2 Corinthians 3
Chapter 3 in a Nutshell—
Earlier chapters described the Corinthians’ response to Paul’s earlier instructions. Here, Paul once again defends the legitimacy of his role as an apostle of Christ. He then compares the old covenant of the law of Moses with the new covenant of faith in Christ. The old covenant revealed human sinfulness, God’s condemnation, and the death required to pay for sin. The new covenant brings God’s forgiveness for sin to all who trust in Christ, making it possible to look on His glory and to begin to be changed by it into the image of Christ through the power of the Holy Spirit. This launches Paul into a description of the value of the gospel, in contrast to the struggles of earthly life. (Bibleref.com)
- Discussion: Work through the chapter together with your group.
- Read verses 1-3. Paul had founded the church in Corinth, and now is being asked to produce letters of recommendation. Why would this be wrong? What was Paul’s response?
- What did Paul say was his letter of recommendation?
- 2 Corinthians 3:3 “You show that you are a letter from Christ, the result of our ministry, written not with ink but with the Spirit of the living God, not on tablets of stone but on tablets of human hearts.” (NIV) Think about this verse. The same is true for you, His spirit implanted in our hearts gives us new power to live for Him. What does this reality mean for you personally?
- Read verse 4-6. Where did Paul’s confidence and competence come from?
Where was in not placed? What is the takeaway for us?
- When discussing verse 4-5, Terry said, “It’s not either ‘be bold and confidence in life’ or ‘be humble and trust God.’ It is be humble and trust God…in order to be bold and confident.
What does it look like to live this out in our day to day lives?
- Verse 6 talks about a “new covenant.” What is a covenant? What is the “new covenant” and how does it fill us with hope?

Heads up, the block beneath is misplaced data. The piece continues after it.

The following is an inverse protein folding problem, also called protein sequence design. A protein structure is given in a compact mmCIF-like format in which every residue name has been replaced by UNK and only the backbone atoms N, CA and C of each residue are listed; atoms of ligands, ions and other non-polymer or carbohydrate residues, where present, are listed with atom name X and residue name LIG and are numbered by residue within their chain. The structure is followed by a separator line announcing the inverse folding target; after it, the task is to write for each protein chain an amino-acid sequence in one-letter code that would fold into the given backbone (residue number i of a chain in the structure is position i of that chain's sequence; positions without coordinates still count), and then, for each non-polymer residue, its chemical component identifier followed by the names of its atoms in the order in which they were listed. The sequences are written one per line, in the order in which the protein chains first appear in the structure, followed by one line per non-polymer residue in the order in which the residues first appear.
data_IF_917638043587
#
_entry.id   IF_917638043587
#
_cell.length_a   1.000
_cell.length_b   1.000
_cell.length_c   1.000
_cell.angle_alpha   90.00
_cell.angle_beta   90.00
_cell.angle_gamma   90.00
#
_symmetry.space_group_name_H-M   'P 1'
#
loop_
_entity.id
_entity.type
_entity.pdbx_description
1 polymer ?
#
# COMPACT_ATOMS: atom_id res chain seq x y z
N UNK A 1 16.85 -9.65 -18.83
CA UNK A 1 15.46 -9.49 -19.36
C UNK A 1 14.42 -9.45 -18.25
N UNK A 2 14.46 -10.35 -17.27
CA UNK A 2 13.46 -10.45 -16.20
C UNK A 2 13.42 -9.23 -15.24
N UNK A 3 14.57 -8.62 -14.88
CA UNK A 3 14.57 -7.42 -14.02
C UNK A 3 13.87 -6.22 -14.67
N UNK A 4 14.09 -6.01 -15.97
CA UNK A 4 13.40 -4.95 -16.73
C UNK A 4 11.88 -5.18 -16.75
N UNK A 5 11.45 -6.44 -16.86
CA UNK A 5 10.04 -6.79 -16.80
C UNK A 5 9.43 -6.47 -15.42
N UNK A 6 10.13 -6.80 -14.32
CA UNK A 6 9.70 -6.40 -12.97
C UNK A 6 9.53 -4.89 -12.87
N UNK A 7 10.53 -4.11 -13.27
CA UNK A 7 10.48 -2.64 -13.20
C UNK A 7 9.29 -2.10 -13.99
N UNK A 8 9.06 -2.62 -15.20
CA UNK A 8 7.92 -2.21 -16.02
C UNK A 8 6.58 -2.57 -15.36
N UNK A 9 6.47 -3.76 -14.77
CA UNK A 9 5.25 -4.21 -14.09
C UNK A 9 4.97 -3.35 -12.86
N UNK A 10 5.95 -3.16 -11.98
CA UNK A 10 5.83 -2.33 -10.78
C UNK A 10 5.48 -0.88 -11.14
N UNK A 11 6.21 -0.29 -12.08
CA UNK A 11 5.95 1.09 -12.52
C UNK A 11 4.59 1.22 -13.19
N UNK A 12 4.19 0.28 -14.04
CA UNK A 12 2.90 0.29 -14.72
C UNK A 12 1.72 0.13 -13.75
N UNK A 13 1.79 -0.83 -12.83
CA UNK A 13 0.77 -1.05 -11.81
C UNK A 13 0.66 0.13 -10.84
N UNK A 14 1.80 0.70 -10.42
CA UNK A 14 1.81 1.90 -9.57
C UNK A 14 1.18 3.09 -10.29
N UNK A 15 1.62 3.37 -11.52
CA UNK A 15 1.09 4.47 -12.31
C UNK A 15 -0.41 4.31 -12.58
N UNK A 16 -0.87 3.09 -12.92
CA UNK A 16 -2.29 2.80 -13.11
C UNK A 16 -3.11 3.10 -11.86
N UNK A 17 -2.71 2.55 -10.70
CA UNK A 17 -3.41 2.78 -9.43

- Read verse 7-11. Glory (or a form of the word glory) is used 10 times in this paragraph.
What was Paul’s point?
- When discussing this paragraph, Terry said, “This is the glory of the gospel…this is why Paul is so generous with his use of “glory” here. This is the basis of his hope…and this hope is the foundation for his boldness in life.” If this was true for Paul, the same is true for us.
What does this mean for our hope in the gospel?
- Read verses 12-18. What happens when a person turns to the Lord?
What are they set free from? Why can they live with great boldness and hope?
Where is freedom found?
- Verse 18 says, “And we all, who with unveiled faces contemplate the Lord’s glory, are being transformed into his image with ever-increasing glory, which comes from the Lord, who is the Spirit.” What does this verse mean for you personally?
Verse 12 “Since we have such a hope, we are very bold.” Our hope is in the permanence of the glory of the gospel. The boldness of hope overcomes fear. The boldness of hope overcomes shame.
The boldness of hope is that Christ has forgiven me…my past sins are covered…my future sins as well for that matter. As I mess up, I must fess up, and move on…with grateful, bold hope.